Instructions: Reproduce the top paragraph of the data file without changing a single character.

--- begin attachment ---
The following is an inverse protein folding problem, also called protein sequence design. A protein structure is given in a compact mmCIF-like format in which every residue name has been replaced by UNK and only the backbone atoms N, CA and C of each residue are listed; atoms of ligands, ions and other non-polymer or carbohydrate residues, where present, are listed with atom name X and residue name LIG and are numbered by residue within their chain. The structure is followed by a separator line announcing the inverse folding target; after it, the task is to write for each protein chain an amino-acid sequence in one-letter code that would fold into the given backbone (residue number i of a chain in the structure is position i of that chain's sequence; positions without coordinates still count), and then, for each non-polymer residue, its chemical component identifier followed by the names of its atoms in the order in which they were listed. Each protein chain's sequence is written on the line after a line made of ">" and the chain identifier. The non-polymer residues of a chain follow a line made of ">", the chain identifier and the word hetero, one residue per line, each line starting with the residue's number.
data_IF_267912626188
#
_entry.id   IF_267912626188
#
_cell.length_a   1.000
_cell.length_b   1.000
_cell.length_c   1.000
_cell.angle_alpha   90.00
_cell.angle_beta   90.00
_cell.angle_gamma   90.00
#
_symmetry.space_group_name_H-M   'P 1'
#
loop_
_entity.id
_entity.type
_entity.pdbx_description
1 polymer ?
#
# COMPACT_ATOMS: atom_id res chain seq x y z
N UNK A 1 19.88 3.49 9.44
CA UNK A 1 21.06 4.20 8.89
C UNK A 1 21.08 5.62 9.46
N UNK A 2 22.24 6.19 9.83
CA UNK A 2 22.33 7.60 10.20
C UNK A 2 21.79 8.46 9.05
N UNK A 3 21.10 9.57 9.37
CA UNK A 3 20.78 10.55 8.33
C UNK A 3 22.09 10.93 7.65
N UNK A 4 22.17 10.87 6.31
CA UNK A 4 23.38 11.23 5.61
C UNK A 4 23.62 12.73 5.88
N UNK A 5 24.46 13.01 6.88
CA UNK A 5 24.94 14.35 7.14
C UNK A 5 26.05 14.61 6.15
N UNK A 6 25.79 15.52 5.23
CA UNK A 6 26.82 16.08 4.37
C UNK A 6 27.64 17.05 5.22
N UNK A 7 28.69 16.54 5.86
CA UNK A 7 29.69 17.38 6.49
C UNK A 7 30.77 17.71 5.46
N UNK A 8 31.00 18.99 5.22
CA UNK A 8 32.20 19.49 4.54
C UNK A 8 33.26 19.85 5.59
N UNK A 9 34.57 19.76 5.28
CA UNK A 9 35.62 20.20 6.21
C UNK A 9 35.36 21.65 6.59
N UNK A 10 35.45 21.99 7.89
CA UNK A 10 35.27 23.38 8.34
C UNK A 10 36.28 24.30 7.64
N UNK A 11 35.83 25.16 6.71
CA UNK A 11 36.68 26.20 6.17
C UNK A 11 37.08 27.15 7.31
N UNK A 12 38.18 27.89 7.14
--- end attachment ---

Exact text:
The following is an inverse protein folding problem, also called protein sequence design. A protein structure is given in a compact mmCIF-like format in which every residue name has been replaced by UNK and only the backbone atoms N, CA and C of each residue are listed; atoms of ligands, ions and other non-polymer or carbohydrate residues, where present, are listed with atom name X and residue name LIG and are numbered by residue within their chain. The structure is followed by a separator line announcing the inverse folding target; after it, the task is to write for each protein chain an amino-acid sequence in one-letter code that would fold into the given backbone (residue number i of a chain in the structure is position i of that chain's sequence; positions without coordinates still count), and then, for each non-polymer residue, its chemical component identifier followed by the names of its atoms in the order in which they were listed. Each protein chain's sequence is written on the line after a line made of ">" and the chain identifier. The non-polymer residues of a chain follow a line made of ">", the chain identifier and the word hetero, one residue per line, each line starting with the residue's number.